The upper portion 18 of the anvil passage is of somewhat greater diameter than the lower extremity 28a of the control rod so as to provide an annular passage 62 between the rod and anvil. A frustoconical shell 63, in this case welded to the lower end of control rod shell 31, extends below the control rod and, normally, slidably receives the upper end portion 64a of a tubular structure 64 which is lodged in intermediate portion 19 of the anvil passage. Conical lugs 64b on structure 64 rest against incline 19a in the anvil passage while permitting free passage of fluid therepast. A sealing O'ring 64c is provided at the lower end of structure 64. The intermediate portion 64d of the tubular structure is slightly spaced from the intermediate portion 19 of the anvil passage to provide an annular passage 65 with which previously mentioned diagonal control passage 60 communicates exteriorly and, normally, independently of the exhaust duct 66 through structure 64.
FIG. 41 represents diagrammatically the pressure conditions above or behind hammer piston 24 (curve A), pressure conditions beneath (forwardly) of the hammer piston (curve B), and the position of the hammer piston (curve C). ln each case, the abscissae represent time, the total time of a cycle of the hammer piston in this instance being approximately 0.060 seconds. The ordinates in the case of curves A and B represent pounds-per-square-inch absolute. The ordinates with respect to curve C represent inches. The line D represents the critical pressure beneath the hammer and in passage 60 at which boss 58 on plunger 53 advances from passage countersink 59 to expose the entire area of collar 54 to the pressure in control passage 60. Thus, lug 58 has the effect of limiting the advanced positioning of cutter 57 during which the striking blow occurs, to the time between the points 70 and 71 on the curve B during which plunger 53 drives quickly downwardly and outwardly to stroke a chipping blow against the corner portion 72 of the hole bottom. Maximum pressure in passage 60 and in forward working chamber 39 is reached at the point 73, while at the point 74, maximum pressure is reached in the upper working chamber just prior to TDC of the hammer piston. Critical pressure beneath the hammer (Curve 8) is again reached at point 71 which permits spring 55 to return the plunger to its rest position, with boss 58 in passage countersink 59. The return motion of the plunger between points 71 and 75 occupies approximately 80 percent ofthe cycle time.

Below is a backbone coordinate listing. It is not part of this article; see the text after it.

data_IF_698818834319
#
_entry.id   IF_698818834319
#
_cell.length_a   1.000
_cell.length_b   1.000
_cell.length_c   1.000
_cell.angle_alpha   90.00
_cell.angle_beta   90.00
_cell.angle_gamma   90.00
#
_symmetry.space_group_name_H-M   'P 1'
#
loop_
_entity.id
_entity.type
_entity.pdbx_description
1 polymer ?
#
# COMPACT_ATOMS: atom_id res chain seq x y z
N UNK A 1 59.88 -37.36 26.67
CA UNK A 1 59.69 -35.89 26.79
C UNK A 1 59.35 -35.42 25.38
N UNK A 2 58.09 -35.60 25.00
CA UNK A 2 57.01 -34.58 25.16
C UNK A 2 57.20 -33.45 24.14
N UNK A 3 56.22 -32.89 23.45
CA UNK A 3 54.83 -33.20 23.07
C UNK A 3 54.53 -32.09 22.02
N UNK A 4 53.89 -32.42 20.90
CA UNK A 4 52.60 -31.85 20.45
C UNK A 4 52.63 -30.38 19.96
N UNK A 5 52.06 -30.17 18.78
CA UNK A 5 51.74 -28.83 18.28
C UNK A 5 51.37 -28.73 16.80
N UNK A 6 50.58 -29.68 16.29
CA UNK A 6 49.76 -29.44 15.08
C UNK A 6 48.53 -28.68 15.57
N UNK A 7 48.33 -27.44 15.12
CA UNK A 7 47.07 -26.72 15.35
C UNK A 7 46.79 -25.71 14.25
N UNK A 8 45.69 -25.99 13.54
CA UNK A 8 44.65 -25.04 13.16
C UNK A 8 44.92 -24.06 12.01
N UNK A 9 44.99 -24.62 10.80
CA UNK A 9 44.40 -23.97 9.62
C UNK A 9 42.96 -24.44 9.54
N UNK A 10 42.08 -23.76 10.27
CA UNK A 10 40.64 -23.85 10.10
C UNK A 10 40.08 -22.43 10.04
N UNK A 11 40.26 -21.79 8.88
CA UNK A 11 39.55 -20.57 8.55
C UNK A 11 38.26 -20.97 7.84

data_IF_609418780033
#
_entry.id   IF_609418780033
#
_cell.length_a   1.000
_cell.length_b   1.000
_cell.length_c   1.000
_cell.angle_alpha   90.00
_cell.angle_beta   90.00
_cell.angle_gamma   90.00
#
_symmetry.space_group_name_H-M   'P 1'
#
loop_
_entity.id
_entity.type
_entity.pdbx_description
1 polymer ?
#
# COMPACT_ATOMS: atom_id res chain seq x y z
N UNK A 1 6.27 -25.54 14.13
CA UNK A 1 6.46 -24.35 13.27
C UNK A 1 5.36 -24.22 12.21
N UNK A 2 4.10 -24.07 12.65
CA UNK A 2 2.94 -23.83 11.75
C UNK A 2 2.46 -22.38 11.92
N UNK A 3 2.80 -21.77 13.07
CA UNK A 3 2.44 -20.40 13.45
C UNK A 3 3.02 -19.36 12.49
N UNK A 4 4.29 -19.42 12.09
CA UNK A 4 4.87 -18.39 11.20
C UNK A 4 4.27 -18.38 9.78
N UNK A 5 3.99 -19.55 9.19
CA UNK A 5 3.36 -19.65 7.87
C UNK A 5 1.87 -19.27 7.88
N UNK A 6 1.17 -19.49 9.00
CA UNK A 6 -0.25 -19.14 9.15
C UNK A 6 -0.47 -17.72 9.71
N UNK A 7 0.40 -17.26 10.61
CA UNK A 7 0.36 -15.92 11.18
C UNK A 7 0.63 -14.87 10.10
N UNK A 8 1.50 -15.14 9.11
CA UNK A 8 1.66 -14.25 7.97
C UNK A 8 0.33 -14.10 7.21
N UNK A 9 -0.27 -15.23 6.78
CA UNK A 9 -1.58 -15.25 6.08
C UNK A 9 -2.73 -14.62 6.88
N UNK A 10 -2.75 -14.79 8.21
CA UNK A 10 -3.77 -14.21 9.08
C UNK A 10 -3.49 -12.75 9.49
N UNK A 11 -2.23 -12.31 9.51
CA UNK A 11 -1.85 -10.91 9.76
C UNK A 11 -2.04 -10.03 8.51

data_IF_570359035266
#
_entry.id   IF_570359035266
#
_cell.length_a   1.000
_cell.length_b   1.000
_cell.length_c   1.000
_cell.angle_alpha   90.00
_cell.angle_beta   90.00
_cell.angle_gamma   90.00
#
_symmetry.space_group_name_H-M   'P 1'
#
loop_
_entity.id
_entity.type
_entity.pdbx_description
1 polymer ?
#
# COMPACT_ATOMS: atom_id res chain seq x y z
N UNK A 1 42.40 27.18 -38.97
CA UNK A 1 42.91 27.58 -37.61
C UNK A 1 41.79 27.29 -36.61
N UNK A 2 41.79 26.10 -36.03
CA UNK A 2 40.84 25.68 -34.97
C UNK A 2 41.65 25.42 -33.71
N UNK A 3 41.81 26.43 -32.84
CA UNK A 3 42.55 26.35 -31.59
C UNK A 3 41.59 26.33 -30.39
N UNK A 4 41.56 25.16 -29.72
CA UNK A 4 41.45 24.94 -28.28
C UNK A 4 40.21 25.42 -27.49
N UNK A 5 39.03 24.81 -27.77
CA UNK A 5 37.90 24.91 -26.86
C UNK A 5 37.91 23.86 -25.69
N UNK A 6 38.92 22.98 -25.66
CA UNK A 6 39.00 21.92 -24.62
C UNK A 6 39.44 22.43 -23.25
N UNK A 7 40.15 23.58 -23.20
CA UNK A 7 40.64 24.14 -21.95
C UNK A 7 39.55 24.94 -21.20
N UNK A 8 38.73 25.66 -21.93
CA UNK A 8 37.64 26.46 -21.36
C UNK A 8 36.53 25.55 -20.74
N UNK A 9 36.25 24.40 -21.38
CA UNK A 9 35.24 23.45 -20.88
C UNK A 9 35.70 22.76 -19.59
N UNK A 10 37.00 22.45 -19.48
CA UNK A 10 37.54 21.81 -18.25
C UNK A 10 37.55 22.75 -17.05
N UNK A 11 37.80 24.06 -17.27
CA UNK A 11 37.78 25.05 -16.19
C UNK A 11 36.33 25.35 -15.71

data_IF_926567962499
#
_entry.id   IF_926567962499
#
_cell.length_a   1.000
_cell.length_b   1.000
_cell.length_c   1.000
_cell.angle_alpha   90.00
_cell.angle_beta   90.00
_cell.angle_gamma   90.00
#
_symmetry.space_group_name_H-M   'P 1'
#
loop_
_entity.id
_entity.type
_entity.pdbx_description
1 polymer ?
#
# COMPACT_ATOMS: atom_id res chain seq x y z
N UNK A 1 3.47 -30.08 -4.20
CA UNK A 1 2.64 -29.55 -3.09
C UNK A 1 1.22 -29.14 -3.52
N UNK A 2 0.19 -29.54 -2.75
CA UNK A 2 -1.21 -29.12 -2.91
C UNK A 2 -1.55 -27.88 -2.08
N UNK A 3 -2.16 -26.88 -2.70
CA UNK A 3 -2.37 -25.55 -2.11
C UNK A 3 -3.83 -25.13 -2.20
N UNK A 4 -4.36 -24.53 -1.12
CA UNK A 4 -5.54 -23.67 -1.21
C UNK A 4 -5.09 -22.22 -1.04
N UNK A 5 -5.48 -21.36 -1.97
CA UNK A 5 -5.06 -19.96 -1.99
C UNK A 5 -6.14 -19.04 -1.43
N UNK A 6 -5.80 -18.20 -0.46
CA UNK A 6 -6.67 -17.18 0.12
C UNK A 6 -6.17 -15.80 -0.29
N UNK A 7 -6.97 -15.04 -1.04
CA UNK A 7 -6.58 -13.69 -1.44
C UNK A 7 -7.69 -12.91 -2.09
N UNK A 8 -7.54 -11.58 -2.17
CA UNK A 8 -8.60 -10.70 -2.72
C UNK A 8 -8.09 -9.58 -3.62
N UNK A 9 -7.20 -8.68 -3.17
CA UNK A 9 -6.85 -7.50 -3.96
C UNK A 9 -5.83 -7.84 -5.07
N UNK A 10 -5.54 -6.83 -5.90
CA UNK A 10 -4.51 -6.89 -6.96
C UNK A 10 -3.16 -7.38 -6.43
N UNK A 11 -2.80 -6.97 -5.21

Following the guage-cutting stroke and dwell of the plunger, the hammer enters its power stroke and ultimately strikes the anvil. Just before striking of the anvil, pressure in forward working chamber 39 reaches the low point 76 (curve B). Soon this pressure begins to build up and, when line D is reached, a chipping blow of plunger 53 is again initiated.
Thus, the frequency of the gauge-cutting device is the same as that of the main hammer piston. One or more of the gaugecutting devices may be provided, as needed, to insure drilling of the hole at a diameter slightly greater than the diameter of the bit proper. The dimensions of the percussion motor will be adjusted to accommodate the slight increase of volume which must be filled by working fluid during lifting of the hammer piston. The alternate axial and diagonal blows will continue as long as the tool is on bottom and the lower end of adapter 8 rests on shoulder 75 of the bit.